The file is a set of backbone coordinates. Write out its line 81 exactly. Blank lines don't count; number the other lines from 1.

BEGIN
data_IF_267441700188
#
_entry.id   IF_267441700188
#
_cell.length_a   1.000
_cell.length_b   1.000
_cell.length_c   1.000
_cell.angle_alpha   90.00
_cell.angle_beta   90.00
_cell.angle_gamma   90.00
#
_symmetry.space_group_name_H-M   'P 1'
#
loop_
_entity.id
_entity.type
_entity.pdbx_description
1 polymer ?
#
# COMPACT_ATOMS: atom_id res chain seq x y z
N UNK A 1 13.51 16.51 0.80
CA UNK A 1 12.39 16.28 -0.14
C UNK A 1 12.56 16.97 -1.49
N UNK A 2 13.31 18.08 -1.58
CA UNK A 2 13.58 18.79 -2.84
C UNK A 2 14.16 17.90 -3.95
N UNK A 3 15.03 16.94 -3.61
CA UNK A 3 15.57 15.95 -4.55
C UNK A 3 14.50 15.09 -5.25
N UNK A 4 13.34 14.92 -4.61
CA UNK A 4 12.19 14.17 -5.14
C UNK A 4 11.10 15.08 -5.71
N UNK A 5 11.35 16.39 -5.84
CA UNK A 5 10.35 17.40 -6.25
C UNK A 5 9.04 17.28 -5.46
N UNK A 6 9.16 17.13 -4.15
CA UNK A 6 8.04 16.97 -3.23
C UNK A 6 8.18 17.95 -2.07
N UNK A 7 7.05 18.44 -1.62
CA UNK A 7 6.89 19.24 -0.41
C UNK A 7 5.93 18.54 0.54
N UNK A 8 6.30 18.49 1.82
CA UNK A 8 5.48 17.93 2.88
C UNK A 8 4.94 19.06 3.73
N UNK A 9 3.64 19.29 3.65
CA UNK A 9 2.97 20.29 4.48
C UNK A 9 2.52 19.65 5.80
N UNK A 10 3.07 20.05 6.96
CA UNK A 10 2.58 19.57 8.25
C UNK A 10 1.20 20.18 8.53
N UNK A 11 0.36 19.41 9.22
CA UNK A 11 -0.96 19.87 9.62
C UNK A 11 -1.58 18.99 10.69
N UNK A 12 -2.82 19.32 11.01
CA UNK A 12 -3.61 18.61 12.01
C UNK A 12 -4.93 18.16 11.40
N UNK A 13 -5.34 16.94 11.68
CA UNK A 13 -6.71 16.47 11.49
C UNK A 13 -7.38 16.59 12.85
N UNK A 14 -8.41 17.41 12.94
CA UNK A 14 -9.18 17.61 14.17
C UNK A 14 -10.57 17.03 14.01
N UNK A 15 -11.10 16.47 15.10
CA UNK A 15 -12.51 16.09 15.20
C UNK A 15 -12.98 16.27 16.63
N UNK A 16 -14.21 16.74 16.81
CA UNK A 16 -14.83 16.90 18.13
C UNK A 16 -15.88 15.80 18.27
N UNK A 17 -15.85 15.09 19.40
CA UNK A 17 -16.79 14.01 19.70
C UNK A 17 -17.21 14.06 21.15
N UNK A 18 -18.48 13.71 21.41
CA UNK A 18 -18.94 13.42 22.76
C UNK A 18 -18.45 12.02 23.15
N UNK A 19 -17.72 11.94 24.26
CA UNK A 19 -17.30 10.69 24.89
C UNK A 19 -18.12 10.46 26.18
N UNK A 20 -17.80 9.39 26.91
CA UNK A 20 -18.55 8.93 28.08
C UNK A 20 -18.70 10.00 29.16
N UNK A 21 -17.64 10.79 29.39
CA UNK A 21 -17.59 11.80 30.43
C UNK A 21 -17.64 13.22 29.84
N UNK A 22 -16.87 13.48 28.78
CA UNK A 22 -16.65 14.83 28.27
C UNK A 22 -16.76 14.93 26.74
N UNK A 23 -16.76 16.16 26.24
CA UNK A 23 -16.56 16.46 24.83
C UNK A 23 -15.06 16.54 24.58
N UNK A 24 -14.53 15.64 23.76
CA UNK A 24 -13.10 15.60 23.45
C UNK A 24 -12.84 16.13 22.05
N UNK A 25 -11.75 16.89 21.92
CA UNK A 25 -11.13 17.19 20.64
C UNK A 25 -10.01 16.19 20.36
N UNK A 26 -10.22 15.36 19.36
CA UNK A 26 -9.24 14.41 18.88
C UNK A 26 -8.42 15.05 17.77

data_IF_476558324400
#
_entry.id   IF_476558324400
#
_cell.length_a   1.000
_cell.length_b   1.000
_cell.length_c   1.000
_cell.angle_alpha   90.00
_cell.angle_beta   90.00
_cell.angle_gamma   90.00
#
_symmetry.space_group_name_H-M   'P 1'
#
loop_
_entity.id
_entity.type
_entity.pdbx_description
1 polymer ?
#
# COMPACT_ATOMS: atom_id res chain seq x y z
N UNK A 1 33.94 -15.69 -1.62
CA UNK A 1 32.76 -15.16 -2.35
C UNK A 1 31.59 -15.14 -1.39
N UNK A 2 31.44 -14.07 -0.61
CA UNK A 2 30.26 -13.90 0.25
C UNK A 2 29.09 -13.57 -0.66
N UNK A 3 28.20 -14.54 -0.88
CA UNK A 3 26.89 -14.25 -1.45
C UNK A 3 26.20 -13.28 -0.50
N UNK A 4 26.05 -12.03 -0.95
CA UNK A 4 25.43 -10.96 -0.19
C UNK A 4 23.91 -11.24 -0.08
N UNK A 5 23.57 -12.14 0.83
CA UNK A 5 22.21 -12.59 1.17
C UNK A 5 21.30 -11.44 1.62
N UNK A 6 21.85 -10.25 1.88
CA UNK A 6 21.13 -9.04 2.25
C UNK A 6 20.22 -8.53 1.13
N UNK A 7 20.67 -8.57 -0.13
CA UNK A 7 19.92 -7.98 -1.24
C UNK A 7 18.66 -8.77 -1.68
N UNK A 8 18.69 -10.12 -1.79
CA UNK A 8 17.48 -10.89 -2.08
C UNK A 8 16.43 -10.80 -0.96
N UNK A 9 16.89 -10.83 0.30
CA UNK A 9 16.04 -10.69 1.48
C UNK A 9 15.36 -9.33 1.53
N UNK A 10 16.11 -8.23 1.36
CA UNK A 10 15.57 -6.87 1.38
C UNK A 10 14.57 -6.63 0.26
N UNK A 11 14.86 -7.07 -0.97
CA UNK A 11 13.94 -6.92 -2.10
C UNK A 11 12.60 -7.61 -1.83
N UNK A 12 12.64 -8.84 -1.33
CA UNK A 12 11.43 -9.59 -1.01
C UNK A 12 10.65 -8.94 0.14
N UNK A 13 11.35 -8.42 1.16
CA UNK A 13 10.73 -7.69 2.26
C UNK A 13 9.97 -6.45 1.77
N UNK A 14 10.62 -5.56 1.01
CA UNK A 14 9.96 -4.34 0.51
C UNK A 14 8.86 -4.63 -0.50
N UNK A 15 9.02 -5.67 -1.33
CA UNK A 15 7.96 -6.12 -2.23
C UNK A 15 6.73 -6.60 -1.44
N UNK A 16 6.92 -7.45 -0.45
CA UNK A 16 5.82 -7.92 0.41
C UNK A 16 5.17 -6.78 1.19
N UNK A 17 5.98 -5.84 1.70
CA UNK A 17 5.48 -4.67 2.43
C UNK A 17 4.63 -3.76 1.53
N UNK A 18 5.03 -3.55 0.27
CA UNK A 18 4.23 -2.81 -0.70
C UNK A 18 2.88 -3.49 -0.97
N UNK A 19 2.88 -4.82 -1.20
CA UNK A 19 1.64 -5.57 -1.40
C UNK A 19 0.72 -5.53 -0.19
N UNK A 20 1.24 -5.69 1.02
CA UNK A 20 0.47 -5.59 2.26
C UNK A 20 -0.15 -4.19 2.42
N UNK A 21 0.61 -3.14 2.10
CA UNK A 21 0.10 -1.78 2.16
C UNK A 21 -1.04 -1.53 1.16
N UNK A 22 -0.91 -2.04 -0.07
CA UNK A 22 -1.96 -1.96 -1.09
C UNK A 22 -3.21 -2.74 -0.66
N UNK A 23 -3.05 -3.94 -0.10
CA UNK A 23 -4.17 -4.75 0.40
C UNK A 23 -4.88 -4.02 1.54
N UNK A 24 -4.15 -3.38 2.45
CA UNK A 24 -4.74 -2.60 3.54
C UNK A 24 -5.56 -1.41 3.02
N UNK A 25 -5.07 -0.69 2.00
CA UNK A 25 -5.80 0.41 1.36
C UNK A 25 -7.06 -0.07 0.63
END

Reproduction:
N UNK A 21 -17.64 10.79 29.39